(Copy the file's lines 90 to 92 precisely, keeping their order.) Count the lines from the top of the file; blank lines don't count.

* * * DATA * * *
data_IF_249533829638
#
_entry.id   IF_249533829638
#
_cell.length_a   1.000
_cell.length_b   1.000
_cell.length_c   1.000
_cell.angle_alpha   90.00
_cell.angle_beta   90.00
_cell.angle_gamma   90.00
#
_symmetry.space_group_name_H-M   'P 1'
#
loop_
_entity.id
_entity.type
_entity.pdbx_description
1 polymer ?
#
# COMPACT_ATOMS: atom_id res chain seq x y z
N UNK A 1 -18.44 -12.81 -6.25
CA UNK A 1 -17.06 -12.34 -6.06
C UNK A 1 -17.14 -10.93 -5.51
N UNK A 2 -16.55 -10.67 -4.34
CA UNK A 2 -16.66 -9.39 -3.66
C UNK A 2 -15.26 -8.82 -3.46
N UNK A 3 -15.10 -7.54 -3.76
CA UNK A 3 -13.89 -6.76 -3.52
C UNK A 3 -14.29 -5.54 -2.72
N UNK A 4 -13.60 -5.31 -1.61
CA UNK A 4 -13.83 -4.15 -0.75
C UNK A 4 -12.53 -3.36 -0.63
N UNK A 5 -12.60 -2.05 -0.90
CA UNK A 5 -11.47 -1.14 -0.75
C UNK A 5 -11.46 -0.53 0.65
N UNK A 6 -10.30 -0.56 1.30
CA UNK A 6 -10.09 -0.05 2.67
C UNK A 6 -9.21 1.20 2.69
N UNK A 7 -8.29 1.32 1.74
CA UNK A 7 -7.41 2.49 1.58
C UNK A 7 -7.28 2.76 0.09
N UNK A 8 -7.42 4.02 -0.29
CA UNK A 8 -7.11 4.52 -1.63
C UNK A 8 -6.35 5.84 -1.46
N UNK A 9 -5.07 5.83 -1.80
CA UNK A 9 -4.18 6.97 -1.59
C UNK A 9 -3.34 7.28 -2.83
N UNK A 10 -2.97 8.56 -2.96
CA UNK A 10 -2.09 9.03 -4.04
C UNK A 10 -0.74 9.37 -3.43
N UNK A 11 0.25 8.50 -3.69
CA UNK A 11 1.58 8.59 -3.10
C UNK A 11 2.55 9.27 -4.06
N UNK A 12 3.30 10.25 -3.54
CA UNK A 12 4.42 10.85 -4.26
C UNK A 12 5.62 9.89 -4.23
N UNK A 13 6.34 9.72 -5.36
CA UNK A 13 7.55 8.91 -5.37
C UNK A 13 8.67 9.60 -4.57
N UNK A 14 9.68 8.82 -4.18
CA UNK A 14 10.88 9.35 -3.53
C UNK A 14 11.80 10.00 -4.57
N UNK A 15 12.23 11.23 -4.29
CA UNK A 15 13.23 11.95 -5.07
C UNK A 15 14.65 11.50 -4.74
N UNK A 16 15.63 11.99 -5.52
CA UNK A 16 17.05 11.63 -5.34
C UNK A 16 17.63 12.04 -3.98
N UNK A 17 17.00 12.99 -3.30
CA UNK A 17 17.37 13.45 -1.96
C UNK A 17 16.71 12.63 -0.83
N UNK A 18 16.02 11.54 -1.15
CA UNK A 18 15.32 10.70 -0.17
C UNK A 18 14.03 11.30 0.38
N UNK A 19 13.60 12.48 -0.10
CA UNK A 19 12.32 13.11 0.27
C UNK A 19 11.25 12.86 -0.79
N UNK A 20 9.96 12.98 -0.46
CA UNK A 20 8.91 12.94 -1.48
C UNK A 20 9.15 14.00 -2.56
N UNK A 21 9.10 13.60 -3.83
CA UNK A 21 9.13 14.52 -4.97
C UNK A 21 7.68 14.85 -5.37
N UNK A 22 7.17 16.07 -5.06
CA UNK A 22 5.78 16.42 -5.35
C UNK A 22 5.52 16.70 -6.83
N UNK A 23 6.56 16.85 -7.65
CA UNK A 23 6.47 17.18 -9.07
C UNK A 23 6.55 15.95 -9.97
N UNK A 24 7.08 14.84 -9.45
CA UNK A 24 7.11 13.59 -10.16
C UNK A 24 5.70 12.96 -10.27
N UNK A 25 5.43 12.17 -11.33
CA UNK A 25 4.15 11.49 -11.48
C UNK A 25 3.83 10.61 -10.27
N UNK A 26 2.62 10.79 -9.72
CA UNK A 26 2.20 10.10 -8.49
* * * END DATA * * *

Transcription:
N UNK A 24 7.08 14.84 -9.45
CA UNK A 24 7.11 13.59 -10.16
C UNK A 24 5.70 12.96 -10.27